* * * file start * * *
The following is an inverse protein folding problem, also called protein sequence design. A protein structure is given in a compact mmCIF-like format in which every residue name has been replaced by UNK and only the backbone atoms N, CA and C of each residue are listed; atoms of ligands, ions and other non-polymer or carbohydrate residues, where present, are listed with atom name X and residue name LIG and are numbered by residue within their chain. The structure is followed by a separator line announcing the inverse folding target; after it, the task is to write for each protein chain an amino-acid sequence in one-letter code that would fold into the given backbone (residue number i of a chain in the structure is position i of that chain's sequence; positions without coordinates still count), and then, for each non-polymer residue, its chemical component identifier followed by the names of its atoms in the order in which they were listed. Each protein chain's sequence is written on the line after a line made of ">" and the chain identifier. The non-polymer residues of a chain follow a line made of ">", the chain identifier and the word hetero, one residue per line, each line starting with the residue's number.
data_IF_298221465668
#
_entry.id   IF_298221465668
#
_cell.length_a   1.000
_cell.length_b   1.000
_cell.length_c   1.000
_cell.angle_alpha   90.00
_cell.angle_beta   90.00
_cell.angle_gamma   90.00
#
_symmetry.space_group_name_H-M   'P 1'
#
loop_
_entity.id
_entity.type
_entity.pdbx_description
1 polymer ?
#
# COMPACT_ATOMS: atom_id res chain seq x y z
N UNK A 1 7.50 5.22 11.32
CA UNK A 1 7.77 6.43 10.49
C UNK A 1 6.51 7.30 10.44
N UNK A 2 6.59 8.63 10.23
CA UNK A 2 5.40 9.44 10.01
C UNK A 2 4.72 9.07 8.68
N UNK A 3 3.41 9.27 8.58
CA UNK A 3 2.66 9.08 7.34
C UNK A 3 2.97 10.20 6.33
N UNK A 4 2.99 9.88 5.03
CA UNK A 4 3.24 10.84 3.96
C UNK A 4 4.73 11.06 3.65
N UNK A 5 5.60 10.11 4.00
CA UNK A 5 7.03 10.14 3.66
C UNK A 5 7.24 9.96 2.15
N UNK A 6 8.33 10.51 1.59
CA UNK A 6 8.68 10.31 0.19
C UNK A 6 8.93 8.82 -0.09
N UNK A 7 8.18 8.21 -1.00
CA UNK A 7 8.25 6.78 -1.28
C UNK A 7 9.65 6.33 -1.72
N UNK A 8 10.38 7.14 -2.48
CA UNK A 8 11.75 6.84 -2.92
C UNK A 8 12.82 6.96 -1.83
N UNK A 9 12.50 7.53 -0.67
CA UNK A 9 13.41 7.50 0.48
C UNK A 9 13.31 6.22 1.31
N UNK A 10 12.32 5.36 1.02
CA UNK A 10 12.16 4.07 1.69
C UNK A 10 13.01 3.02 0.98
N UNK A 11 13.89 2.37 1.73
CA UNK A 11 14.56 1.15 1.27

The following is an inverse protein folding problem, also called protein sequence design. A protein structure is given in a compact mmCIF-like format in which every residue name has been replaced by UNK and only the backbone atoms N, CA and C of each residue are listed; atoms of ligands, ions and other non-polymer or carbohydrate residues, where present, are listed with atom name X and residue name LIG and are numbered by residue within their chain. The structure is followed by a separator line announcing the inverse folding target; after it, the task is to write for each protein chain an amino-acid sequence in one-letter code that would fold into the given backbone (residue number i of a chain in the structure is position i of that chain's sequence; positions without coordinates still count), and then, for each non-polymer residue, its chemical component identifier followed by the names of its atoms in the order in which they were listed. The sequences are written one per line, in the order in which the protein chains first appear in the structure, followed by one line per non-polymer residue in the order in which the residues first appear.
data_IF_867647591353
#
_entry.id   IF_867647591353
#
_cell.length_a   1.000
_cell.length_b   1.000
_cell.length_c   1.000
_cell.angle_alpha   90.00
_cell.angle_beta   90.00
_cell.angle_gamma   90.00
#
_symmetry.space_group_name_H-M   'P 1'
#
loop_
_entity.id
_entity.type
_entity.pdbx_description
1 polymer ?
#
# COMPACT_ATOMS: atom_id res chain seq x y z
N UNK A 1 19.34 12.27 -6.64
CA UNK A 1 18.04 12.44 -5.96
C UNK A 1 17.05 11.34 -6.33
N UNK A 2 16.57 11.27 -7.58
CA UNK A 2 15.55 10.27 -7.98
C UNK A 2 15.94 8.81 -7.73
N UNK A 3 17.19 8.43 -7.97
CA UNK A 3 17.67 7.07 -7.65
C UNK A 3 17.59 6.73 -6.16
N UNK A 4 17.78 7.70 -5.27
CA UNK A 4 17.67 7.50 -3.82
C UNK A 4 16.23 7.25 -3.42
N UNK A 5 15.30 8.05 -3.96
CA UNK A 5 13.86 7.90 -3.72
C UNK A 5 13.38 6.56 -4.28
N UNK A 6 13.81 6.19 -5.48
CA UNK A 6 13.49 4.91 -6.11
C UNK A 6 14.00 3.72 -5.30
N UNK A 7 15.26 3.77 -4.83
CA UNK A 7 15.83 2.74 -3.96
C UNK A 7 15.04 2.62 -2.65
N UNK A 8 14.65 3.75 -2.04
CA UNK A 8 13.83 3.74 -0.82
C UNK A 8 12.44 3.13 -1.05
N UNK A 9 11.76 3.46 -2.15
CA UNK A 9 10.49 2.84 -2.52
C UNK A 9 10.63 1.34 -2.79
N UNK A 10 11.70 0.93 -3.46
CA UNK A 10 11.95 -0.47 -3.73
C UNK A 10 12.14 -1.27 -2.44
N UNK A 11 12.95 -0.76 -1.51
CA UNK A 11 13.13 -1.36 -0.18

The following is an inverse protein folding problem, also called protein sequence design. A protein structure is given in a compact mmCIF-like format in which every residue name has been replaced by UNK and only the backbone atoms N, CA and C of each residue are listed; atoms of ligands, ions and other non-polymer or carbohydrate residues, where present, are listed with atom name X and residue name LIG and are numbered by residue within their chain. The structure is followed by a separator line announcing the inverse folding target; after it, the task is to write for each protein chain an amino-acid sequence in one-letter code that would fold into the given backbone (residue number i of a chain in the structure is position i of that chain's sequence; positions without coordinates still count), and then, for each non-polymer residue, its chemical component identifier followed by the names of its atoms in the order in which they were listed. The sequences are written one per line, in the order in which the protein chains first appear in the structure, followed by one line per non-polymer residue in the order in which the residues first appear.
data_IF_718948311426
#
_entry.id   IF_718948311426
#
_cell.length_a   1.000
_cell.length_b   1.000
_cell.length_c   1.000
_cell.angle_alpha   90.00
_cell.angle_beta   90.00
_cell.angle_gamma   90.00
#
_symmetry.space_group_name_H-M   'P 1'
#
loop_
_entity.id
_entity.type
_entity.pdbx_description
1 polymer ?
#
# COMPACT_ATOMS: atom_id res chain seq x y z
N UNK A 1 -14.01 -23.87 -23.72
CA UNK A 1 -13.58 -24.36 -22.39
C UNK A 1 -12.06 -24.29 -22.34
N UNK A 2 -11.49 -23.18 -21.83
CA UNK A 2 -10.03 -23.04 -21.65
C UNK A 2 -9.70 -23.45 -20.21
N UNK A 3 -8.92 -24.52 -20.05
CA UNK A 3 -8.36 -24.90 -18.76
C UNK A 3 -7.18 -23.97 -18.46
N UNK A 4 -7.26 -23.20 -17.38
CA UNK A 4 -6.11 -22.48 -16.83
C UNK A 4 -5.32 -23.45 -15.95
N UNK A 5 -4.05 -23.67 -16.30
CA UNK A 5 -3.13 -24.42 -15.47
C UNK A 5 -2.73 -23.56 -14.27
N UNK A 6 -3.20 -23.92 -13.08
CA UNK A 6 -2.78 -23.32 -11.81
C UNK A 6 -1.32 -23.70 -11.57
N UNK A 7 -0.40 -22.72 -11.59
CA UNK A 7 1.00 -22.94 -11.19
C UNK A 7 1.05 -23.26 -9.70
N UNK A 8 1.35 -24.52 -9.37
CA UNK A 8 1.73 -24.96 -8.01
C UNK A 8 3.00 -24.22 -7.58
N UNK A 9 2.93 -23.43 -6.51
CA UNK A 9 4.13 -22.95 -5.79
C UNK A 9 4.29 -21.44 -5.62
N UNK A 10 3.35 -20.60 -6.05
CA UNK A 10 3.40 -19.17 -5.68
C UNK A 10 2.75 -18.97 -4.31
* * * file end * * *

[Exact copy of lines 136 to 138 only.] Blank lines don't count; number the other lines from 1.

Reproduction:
C UNK A 3 -7.18 -23.97 -18.46
N UNK A 4 -7.26 -23.20 -17.38
CA UNK A 4 -6.11 -22.48 -16.83